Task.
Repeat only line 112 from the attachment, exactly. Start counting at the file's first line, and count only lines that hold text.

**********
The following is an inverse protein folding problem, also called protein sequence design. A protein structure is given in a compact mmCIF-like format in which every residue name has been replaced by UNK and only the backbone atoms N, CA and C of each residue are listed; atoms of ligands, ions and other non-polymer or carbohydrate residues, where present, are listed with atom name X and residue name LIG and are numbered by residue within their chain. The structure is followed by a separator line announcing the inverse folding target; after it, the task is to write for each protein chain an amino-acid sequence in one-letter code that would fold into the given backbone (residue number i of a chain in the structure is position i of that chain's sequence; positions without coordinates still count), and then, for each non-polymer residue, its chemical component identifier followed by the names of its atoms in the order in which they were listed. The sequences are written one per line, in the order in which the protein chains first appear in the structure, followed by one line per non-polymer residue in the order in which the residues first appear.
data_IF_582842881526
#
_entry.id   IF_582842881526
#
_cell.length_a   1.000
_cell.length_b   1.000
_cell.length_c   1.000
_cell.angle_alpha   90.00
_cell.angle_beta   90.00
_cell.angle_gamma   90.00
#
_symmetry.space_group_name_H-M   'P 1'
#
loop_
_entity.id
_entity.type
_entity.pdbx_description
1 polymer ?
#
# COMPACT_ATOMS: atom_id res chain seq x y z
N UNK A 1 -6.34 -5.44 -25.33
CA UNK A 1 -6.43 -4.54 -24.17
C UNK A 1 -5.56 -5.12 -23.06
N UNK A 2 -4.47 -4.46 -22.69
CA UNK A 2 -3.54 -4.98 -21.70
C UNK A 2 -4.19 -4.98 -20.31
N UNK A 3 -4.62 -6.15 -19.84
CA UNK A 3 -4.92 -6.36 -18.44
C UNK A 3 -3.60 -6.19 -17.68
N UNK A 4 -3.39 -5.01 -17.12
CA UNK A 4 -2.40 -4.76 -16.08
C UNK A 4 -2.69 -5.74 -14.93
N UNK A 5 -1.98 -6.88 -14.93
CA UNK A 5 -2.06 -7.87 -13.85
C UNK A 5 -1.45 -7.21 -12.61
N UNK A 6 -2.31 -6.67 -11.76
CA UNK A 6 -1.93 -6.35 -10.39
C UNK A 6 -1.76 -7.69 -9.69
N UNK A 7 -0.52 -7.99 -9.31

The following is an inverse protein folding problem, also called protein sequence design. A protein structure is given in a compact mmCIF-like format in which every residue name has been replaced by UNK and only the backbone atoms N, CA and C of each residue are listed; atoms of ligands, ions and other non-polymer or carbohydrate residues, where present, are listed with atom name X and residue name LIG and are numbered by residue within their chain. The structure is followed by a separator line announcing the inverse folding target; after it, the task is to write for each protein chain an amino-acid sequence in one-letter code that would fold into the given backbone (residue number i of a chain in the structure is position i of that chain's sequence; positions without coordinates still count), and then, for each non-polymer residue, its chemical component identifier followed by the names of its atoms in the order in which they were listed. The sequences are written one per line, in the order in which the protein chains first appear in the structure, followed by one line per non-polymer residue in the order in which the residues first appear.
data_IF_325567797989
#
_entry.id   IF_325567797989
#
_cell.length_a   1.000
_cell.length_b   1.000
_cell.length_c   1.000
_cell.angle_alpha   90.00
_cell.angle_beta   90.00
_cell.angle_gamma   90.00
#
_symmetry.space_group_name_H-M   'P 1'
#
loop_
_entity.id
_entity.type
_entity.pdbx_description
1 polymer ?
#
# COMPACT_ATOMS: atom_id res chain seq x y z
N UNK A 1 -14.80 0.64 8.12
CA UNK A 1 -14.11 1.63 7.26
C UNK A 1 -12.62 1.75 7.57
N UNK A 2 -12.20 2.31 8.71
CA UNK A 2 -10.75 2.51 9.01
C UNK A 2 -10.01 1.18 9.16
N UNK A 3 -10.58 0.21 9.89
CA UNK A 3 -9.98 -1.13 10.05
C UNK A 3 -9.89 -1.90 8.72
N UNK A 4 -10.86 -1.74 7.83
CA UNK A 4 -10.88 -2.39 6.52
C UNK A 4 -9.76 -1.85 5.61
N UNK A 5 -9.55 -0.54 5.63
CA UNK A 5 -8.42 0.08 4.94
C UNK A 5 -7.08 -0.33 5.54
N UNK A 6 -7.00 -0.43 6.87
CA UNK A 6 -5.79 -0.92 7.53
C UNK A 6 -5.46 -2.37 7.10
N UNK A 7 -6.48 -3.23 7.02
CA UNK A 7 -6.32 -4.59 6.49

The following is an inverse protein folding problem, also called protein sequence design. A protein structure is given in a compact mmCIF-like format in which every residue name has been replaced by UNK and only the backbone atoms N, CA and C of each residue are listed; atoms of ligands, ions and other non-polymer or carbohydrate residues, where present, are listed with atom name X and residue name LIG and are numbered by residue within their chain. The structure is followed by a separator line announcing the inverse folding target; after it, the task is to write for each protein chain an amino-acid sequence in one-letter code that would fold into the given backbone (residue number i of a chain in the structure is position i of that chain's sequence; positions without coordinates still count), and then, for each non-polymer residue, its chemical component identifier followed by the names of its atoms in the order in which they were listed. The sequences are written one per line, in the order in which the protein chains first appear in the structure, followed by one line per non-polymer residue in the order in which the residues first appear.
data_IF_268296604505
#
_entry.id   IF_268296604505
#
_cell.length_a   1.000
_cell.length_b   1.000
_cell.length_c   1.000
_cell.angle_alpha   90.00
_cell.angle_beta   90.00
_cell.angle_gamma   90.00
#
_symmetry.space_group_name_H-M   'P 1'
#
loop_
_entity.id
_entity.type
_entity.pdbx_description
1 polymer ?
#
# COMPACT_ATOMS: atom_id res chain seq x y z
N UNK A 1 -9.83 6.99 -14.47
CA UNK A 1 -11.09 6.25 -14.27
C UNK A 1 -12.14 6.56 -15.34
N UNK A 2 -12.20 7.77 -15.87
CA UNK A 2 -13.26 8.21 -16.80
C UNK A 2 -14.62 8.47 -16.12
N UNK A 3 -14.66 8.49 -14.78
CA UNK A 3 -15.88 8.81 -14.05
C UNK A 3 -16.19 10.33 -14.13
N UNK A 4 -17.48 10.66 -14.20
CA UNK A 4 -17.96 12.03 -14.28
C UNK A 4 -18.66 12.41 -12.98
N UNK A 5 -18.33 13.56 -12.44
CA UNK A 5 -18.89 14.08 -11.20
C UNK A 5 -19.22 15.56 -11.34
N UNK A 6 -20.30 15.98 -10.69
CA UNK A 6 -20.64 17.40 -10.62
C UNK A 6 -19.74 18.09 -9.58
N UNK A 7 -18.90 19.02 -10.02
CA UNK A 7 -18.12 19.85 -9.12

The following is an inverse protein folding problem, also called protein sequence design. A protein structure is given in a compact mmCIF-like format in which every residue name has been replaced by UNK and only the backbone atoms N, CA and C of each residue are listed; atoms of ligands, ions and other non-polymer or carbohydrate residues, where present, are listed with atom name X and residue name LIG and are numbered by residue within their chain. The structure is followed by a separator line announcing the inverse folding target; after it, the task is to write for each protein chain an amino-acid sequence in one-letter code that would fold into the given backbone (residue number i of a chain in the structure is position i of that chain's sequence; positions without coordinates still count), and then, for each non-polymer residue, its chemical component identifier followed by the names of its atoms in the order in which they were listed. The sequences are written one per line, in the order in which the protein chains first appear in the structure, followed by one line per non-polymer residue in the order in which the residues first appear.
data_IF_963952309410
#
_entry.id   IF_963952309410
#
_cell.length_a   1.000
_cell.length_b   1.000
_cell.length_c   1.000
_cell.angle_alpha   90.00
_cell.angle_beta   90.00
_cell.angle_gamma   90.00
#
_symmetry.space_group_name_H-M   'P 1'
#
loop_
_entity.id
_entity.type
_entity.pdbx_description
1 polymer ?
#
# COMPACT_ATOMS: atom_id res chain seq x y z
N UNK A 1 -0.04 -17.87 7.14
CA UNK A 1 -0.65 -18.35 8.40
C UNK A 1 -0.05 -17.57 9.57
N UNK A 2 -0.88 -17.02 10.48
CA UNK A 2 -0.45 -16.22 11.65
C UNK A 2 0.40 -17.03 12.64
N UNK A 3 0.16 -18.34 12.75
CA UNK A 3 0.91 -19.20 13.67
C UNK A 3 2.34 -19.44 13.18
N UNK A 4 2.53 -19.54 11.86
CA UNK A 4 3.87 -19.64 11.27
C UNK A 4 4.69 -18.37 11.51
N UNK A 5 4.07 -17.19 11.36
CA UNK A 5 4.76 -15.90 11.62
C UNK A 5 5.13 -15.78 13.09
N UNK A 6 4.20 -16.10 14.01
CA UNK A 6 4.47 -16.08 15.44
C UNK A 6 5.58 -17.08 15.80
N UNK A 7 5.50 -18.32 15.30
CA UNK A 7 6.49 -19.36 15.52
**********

N UNK A 4 -17.48 10.66 -14.20